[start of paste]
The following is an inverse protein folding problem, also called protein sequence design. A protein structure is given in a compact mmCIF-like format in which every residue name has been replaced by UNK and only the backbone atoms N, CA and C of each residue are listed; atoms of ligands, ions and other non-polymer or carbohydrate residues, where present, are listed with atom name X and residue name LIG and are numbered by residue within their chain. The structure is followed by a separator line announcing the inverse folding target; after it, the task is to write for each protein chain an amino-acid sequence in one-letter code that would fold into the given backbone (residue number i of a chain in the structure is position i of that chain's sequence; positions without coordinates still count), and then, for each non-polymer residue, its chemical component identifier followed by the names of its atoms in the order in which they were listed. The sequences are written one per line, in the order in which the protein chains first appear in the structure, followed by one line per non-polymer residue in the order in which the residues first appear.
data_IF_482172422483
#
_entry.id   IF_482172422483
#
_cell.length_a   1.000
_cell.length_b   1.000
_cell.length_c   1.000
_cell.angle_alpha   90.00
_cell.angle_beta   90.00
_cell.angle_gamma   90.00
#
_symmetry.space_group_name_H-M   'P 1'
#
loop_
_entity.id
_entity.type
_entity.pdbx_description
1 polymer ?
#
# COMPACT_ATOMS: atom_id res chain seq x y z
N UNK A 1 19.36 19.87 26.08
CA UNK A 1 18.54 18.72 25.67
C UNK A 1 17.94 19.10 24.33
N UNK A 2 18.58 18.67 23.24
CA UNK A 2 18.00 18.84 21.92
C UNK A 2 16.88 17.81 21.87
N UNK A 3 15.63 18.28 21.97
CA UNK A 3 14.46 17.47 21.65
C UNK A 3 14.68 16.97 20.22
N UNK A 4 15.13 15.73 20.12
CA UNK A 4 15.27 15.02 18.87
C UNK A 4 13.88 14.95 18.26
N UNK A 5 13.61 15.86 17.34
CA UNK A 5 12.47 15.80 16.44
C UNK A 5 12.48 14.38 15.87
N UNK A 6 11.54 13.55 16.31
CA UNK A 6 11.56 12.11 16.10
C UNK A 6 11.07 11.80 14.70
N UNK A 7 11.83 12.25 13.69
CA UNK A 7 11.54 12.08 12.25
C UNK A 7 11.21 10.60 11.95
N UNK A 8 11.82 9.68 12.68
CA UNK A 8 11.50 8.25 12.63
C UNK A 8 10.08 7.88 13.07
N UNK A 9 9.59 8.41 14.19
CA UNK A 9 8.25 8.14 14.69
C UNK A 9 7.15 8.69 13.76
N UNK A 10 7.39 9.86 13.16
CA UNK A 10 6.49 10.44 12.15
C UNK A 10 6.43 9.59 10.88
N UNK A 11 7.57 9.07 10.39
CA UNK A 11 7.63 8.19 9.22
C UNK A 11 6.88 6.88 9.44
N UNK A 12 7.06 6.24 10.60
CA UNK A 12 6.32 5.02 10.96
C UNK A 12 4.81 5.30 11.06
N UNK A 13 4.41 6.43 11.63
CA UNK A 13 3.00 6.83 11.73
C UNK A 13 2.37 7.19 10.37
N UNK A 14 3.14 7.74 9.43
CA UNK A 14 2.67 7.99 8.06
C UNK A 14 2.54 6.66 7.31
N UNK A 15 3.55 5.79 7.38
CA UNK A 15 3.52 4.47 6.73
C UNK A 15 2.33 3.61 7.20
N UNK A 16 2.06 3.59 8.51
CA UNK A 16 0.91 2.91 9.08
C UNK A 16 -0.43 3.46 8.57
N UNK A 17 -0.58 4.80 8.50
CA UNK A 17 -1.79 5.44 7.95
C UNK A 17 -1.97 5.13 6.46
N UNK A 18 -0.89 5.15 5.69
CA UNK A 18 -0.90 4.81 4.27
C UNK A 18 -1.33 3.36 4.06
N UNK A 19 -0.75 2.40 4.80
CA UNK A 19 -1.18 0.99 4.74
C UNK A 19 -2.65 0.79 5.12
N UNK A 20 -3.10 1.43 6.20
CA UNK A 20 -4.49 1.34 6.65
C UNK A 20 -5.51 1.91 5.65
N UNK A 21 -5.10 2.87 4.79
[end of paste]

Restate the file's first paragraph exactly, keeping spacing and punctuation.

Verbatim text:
The following is an inverse protein folding problem, also called protein sequence design. A protein structure is given in a compact mmCIF-like format in which every residue name has been replaced by UNK and only the backbone atoms N, CA and C of each residue are listed; atoms of ligands, ions and other non-polymer or carbohydrate residues, where present, are listed with atom name X and residue name LIG and are numbered by residue within their chain. The structure is followed by a separator line announcing the inverse folding target; after it, the task is to write for each protein chain an amino-acid sequence in one-letter code that would fold into the given backbone (residue number i of a chain in the structure is position i of that chain's sequence; positions without coordinates still count), and then, for each non-polymer residue, its chemical component identifier followed by the names of its atoms in the order in which they were listed. The sequences are written one per line, in the order in which the protein chains first appear in the structure, followed by one line per non-polymer residue in the order in which the residues first appear.